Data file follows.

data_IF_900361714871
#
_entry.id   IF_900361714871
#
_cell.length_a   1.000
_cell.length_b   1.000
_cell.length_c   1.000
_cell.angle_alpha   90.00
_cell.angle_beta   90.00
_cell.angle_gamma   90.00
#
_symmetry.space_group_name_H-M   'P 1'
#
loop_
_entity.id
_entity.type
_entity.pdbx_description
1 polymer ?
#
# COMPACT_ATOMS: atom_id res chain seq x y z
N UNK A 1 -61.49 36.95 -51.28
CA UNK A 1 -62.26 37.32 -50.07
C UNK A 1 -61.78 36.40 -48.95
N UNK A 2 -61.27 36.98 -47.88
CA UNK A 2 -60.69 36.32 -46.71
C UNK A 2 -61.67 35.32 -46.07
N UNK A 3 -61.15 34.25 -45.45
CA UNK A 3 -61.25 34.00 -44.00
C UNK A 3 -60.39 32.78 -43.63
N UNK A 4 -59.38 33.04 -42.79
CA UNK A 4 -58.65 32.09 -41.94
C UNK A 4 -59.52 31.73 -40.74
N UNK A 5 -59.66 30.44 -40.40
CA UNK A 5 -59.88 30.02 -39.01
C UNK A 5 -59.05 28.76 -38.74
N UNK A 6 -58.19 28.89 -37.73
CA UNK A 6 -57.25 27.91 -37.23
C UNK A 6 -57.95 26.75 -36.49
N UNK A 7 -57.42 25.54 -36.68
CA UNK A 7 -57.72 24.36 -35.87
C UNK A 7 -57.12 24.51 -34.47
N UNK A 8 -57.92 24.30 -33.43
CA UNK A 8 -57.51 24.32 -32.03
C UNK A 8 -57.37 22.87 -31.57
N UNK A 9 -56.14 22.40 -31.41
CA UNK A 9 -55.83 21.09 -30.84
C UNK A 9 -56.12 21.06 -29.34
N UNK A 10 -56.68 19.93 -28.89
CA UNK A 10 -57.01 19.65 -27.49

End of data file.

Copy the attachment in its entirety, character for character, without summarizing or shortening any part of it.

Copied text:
data_IF_900361714871
#
_entry.id   IF_900361714871
#
_cell.length_a   1.000
_cell.length_b   1.000
_cell.length_c   1.000
_cell.angle_alpha   90.00
_cell.angle_beta   90.00
_cell.angle_gamma   90.00
#
_symmetry.space_group_name_H-M   'P 1'
#
loop_
_entity.id
_entity.type
_entity.pdbx_description
1 polymer ?
#
# COMPACT_ATOMS: atom_id res chain seq x y z
N UNK A 1 -61.49 36.95 -51.28
CA UNK A 1 -62.26 37.32 -50.07
C UNK A 1 -61.78 36.40 -48.95
N UNK A 2 -61.27 36.98 -47.88
CA UNK A 2 -60.69 36.32 -46.71
C UNK A 2 -61.67 35.32 -46.07
N UNK A 3 -61.15 34.25 -45.45
CA UNK A 3 -61.25 34.00 -44.00
C UNK A 3 -60.39 32.78 -43.63
N UNK A 4 -59.38 33.04 -42.79
CA UNK A 4 -58.65 32.09 -41.94
C UNK A 4 -59.52 31.73 -40.74
N UNK A 5 -59.66 30.44 -40.40
CA UNK A 5 -59.88 30.02 -39.01
C UNK A 5 -59.05 28.76 -38.74
N UNK A 6 -58.19 28.89 -37.73
CA UNK A 6 -57.25 27.91 -37.23
C UNK A 6 -57.95 26.75 -36.49
N UNK A 7 -57.42 25.54 -36.68
CA UNK A 7 -57.72 24.36 -35.87
C UNK A 7 -57.12 24.51 -34.47
N UNK A 8 -57.92 24.30 -33.43
CA UNK A 8 -57.51 24.32 -32.03
C UNK A 8 -57.37 22.87 -31.57
N UNK A 9 -56.14 22.40 -31.41
CA UNK A 9 -55.83 21.09 -30.84
C UNK A 9 -56.12 21.06 -29.34
N UNK A 10 -56.68 19.93 -28.89
CA UNK A 10 -57.01 19.65 -27.49